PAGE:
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Is the risk of dementia among persons 55 years or older associated with the use of different types of anticholinergic medication?
In this nested case-control study of 58 769 patients with a diagnosis of dementia and 225 574 matched controls, there were statistically significant associations of dementia risk with exposure to anticholinergic antidepressants, antiparkinson drugs, antipsychotic drugs, bladder antimuscarinics, and antiepileptic drugs after adjusting for confounding variables.
The associations observed for specific types of anticholinergic medication suggest that these drugs should be prescribed with caution in middle-aged and older adults.
Anticholinergic medicines have short-term cognitive adverse effects, but it is uncertain whether long-term use of these drugs is associated with an increased risk of dementia.
To assess associations between anticholinergic drug treatments and risk of dementia in persons 55 years or older.
Design, Setting, and Participants
This nested case-control study took place in general practices in England that contributed to the QResearch primary care database. The study evaluated whether exposure to anticholinergic drugs was associated with dementia risk in 58 769 patients with a diagnosis of dementia and 225 574 controls 55 years or older matched by age, sex, general practice, and calendar time. Information on prescriptions for 56 drugs with strong anticholinergic properties was used to calculate measures of cumulative anticholinergic drug exposure. Data were analyzed from May 2016 to June 2018.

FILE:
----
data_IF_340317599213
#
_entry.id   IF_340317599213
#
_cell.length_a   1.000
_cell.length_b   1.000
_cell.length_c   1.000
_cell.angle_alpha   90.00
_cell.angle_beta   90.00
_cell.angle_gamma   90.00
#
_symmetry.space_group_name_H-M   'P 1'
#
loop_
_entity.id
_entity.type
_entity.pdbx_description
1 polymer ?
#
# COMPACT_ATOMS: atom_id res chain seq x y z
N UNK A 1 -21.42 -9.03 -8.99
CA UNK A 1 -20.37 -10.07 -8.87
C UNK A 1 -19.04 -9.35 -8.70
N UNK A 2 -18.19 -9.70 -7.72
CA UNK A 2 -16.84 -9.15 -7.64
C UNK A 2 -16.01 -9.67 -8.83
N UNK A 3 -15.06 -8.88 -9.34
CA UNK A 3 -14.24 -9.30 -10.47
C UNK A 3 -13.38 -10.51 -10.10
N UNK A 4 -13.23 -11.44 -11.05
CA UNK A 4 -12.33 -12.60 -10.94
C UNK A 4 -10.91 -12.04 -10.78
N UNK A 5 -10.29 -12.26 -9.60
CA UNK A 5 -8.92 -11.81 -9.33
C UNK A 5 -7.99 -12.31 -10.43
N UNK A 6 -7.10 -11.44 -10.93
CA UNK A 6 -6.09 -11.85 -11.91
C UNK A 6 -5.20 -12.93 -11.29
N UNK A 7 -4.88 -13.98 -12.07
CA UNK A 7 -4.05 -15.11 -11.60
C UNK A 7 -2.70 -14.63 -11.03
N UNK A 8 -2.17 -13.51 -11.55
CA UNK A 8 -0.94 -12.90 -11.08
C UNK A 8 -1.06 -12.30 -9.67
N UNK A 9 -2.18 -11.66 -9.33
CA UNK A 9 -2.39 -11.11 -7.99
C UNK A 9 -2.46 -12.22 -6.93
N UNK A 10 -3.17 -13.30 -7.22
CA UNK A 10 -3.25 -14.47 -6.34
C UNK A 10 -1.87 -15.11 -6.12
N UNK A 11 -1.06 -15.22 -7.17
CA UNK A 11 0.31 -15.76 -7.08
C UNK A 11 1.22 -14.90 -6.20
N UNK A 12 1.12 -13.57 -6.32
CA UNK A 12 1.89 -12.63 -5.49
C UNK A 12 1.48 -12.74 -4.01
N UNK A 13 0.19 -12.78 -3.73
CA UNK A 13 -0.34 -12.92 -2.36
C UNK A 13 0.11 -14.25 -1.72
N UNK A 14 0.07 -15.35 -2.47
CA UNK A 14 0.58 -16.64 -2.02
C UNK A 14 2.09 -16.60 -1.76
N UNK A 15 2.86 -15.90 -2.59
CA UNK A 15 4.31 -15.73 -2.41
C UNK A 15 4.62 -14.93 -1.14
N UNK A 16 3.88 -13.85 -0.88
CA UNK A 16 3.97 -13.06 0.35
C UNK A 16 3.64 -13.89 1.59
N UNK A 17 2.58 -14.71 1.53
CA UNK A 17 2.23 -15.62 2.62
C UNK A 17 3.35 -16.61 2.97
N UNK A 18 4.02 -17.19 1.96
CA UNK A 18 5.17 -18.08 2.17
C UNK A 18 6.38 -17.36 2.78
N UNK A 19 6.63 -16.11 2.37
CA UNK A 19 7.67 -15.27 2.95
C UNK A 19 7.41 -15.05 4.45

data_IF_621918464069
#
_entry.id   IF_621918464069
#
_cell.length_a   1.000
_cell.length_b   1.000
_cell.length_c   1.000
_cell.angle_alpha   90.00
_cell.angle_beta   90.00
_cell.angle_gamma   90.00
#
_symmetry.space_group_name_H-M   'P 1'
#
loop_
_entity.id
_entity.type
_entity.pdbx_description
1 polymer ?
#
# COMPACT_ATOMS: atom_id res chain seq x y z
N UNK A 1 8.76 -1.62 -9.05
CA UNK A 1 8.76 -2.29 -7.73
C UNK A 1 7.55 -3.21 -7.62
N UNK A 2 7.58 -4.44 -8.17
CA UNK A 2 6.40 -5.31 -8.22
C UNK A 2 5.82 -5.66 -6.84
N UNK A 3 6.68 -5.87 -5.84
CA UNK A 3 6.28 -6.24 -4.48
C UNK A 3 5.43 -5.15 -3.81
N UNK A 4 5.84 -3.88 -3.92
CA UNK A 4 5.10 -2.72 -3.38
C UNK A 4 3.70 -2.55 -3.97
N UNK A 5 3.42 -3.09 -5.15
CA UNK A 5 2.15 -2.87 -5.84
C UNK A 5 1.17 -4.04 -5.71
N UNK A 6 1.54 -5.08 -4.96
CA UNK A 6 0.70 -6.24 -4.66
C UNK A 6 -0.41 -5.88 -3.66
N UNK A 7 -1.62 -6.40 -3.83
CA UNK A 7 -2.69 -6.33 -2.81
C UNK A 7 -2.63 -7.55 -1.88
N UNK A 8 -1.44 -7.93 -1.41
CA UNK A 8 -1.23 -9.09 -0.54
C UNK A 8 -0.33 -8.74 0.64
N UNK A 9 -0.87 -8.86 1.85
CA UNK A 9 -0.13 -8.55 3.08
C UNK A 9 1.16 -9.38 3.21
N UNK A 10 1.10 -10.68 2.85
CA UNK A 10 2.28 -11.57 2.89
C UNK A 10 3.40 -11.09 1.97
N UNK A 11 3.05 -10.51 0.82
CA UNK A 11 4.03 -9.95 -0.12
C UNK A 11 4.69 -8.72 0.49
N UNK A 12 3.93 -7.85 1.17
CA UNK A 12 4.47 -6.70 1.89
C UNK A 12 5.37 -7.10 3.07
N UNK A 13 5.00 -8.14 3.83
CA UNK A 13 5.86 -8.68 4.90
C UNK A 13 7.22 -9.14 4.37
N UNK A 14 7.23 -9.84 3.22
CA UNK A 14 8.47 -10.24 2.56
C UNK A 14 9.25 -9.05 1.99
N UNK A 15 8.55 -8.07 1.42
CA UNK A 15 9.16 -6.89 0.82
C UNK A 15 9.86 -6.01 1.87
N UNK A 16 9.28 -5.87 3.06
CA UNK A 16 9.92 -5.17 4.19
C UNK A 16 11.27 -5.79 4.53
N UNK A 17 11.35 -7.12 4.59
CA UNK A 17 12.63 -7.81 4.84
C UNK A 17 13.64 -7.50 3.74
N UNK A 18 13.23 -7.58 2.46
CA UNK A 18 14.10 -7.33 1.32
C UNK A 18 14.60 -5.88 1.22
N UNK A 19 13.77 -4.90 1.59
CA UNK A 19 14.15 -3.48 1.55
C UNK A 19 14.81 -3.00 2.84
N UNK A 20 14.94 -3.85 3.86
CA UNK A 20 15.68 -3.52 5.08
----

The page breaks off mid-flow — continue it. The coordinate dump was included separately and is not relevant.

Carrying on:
The primary exposure was the total standardized daily doses (TSDDs) of anticholinergic drugs prescribed in the 1 to 11 years prior to the date of diagnosis of dementia or equivalent date in matched controls (index date).
Main Outcomes and Measures
Odds ratios (ORs) for dementia associated with cumulative exposure to anticholinergic drugs, adjusted for confounding variables.
Of the entire study population (284 343 case patients and matched controls), 179 365 (63.1%) were women, and the mean (SD) age of the entire population was 82.2 (6.8) years. The adjusted OR for dementia increased from 1.06 (95% CI, 1.03-1.09) in the lowest overall anticholinergic exposure category (total exposure of 1-90 TSDDs) to 1.49 (95% CI, 1.44-1.54) in the highest category (>1095 TSDDs), compared with no anticholinergic drug prescriptions in the 1 to 11 years before the index date. There were significant increases in dementia risk for the anticholinergic antidepressants (adjusted OR [AOR], 1.29; 95% CI, 1.24-1.34), antiparkinson drugs (AOR, 1.52; 95% CI, 1.16-2.00), antipsychotics (AOR, 1.70; 95% CI, 1.53-1.90), bladder antimuscarinic drugs (AOR, 1.65; 95% CI, 1.56-1.75), and antiepileptic drugs (AOR, 1.39; 95% CI, 1.22-1.57) all for more than 1095 TSDDs. Results were similar when exposures were restricted to exposure windows of 3 to 13 years (AOR, 1.46; 95% CI, 1.41-1.52) and 5 to 20 years (AOR, 1.44; 95% CI, 1.32-1.57) before the index date for more than 1095 TSDDs. Associations were stronger in cases diagnosed before the age of 80 years. The population-attributable fraction associated with total anticholinergic drug exposure during the 1 to 11 years before diagnosis was 10.3%.
Conclusions and Relevance
Exposure to several types of strong anticholinergic drugs is associated with an increased risk of dementia. These findings highlight the importance of reducing exposure to anticholinergic drugs in middle-aged and older people.